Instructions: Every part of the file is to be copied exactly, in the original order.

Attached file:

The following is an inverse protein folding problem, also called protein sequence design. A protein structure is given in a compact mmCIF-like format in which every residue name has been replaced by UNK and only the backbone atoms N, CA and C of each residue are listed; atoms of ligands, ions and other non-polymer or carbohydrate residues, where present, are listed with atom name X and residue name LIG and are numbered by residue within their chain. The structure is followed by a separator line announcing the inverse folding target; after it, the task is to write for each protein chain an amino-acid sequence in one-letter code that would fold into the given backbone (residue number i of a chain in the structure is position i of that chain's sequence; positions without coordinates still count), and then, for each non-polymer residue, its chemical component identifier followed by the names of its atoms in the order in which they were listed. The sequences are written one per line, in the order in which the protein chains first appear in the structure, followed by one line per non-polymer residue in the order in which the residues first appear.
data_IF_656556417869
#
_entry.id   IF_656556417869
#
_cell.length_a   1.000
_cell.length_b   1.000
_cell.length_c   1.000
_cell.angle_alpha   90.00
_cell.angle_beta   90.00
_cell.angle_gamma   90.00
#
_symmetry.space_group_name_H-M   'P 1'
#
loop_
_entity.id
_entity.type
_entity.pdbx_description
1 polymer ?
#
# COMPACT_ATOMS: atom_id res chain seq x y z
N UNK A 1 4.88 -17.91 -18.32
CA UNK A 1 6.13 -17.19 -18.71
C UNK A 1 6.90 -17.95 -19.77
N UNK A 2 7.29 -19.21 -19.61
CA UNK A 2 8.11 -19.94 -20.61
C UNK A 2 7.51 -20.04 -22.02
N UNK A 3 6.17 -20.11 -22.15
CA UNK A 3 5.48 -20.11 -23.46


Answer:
The following is an inverse protein folding problem, also called protein sequence design. A protein structure is given in a compact mmCIF-like format in which every residue name has been replaced by UNK and only the backbone atoms N, CA and C of each residue are listed; atoms of ligands, ions and other non-polymer or carbohydrate residues, where present, are listed with atom name X and residue name LIG and are numbered by residue within their chain. The structure is followed by a separator line announcing the inverse folding target; after it, the task is to write for each protein chain an amino-acid sequence in one-letter code that would fold into the given backbone (residue number i of a chain in the structure is position i of that chain's sequence; positions without coordinates still count), and then, for each non-polymer residue, its chemical component identifier followed by the names of its atoms in the order in which they were listed. The sequences are written one per line, in the order in which the protein chains first appear in the structure, followed by one line per non-polymer residue in the order in which the residues first appear.
data_IF_656556417869
#
_entry.id   IF_656556417869
#
_cell.length_a   1.000
_cell.length_b   1.000
_cell.length_c   1.000
_cell.angle_alpha   90.00
_cell.angle_beta   90.00
_cell.angle_gamma   90.00
#
_symmetry.space_group_name_H-M   'P 1'
#
loop_
_entity.id
_entity.type
_entity.pdbx_description
1 polymer ?
#
# COMPACT_ATOMS: atom_id res chain seq x y z
N UNK A 1 4.88 -17.91 -18.32
CA UNK A 1 6.13 -17.19 -18.71
C UNK A 1 6.90 -17.95 -19.77
N UNK A 2 7.29 -19.21 -19.61
CA UNK A 2 8.11 -19.94 -20.61
C UNK A 2 7.51 -20.04 -22.02
N UNK A 3 6.17 -20.11 -22.15
CA UNK A 3 5.48 -20.11 -23.46